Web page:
Music tells a story and in film, it serves to continue or enhance the story you are watching via what you are hearing. Whether diegetic or non-diegetic, Professor Williams demonstrates how music becomes a motif or a leitmotif, acting as a guide for our subconscious attention, escorting us from scene to scene, or carrying us across continents, providing emotional cues and setting the stage for what to expect. Using examples from Jaws, Rocky, Star Wars and more, he demonstrates how just like with every other facet of moviemaking, filmmakers can use a score to adhere to—or subvert—your expectations.
16: Color and Light: Elements of Atmosphere
Superficially, color and light add to a film’s aesthetic qualities, but Professor Williams will show you color and light can be used to tell a deeper story—emotionally and intellectually. Looking at a variety of films that make creative use of color and light, including Do The Right Thing, The Life of Pi, The Martian, and Schindler’s List, you’ll become familiar with a foundation of 12 hues, six color schemes, four characteristics of light, and three ways to use light—as well as what each means and how various combinations can alter how the audience sees the movie (literally and figuratively).
17: Knowing Characters from the Inside Out
Professor Williams introduces the use of masks: public, private, and personal. He demonstrates that as characters pull each one off, we get to know them (and connect with them) better. One Flew Over the Cuckoo’s Nest and The Imitation Game provide contrasting studies in the way the masks are used to reveal characters, and more importantly, to help you discern their motivation—What a character wants and what the character is willing to do to get it. Once the motivation is clear, the complexities of the character can be as well.
18: Knowing Characters from the Outside In
Professor Williams challenges you to read the screenplay of a movie you haven’t seen yet as if you were a detective, gleaning what you can about the plot, characters, and relationships simply from the word choices. Through a reading of Lean on Me, Professor Williams introduces you to the things you can learn about a character from what he or she says and what he or she portrays—or doesn’t say.
19: Secondary Characters and Supporting Actors
Thelma and Louise, The Godfather, and Barton Fink provide the backdrop for an expansive consideration of how supporting roles are used to influence our opinion of the protagonist. Professor Williams explores the idea that by pushing, reacting, and reflecting, the secondary characters define motive and reveal what the main characters are not. They represent the hearts and souls of our main characters.
20: Star Power: Lead Actors and Their Roles
Professor Williams acknowledges he can’t tell you how an actor does what he or she does, but through this lecture he helps you appreciate the nuance that goes into acting as he breaks down the role of an actor. As you travel through Psycho, Get Out, The Thin Red Line, Rounders, and others, you discover what actors do (or should do) to prepare for roles and the pressure to portray believability.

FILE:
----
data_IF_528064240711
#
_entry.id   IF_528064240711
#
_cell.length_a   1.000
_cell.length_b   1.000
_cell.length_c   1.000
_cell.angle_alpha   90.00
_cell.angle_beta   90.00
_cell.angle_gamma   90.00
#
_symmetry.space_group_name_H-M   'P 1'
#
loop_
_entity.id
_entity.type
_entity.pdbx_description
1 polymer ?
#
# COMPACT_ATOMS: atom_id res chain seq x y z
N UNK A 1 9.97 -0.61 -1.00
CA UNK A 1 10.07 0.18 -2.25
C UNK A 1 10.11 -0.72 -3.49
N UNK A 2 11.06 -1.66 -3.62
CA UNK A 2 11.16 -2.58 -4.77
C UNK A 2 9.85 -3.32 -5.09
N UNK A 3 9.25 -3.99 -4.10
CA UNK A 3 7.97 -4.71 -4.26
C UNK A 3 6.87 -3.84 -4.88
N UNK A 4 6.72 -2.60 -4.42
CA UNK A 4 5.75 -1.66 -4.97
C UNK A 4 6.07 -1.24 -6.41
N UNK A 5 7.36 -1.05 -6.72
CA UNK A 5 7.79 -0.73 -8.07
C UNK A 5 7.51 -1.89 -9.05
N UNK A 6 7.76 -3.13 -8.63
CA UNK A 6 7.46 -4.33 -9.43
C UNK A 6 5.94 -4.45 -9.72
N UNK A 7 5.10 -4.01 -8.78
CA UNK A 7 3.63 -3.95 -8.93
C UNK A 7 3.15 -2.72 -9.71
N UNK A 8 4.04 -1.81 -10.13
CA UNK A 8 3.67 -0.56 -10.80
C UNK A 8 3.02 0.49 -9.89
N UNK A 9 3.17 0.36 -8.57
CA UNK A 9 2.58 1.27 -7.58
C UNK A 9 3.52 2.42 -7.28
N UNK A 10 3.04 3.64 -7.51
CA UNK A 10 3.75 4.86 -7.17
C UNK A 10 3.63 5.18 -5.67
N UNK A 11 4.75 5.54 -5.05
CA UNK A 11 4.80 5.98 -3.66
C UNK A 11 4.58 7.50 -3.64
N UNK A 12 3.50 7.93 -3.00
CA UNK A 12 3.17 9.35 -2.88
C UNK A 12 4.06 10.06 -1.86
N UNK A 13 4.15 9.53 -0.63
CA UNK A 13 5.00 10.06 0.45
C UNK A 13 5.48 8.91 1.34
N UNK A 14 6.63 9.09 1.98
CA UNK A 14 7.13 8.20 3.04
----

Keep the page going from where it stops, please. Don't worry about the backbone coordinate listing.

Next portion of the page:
21: Character Relationships and Audience Empathy
How relationships work is complex enough in reality. Professor Williams uses Precious and The Piano, and sprinkles in theories from Carl Jung and Joseph Campbell, to illustrate how relationships are established, how the relationships work, and how they create tension in film. Examining established archetypes and character types, Professor Williams shows you how easy it is to make movies predictable and how objective and intention can help subvert expectations.
22: Pathways to Great Antagonists
Discover how a great villain is created and that a villain and an antagonist are not the same. Professor Williams demonstrates how all great villains are a distorted reflection of the hero, through movies including The Wizard of Oz, Star Wars, The Silence of the Lambs, and Rocky. He unpacks why the antagonist may not always be bad, but must be present. Additionally, you’ll explore the four thematic groupings (pathways) and how the protagonist and antagonist are utilized in each.
23: Point of View in Script and on Screen
As the lens through which the audience views the story, the point of view a movie takes can truly enhance your appreciation for how stories in movies can be told. Professor Williams reveals the decision trees that come with crafting the point of view, starting with three central questions. Using Annie Hall, The Diving Bell and the Butterfly, Sherlock Holmes, No Country for Old Men, and more, you get a handle on how to decipher the POV and the reason behind it, adding a whole new dimension to your enjoyment of the story.
24: Filmmaker’s Voice and Audience Choice
After breaking down the filmmaker’s voice into six central parts, Professor Williams demonstrates how the audience itself—specifically our expectations—can play a key role in voice. Looking at films such as Anomolisa, The Artist, When Harry Met Sally, and others, you’ll see why it is what the filmmaker chooses to say with their voice that is important. Professor Williams also provides a list of five ways audiences can be made uncomfortable, reveals what a movie can tell you about itself in the first 10 minutes, and introduces three movies you’ve probably never heard of, but shouldn’t miss.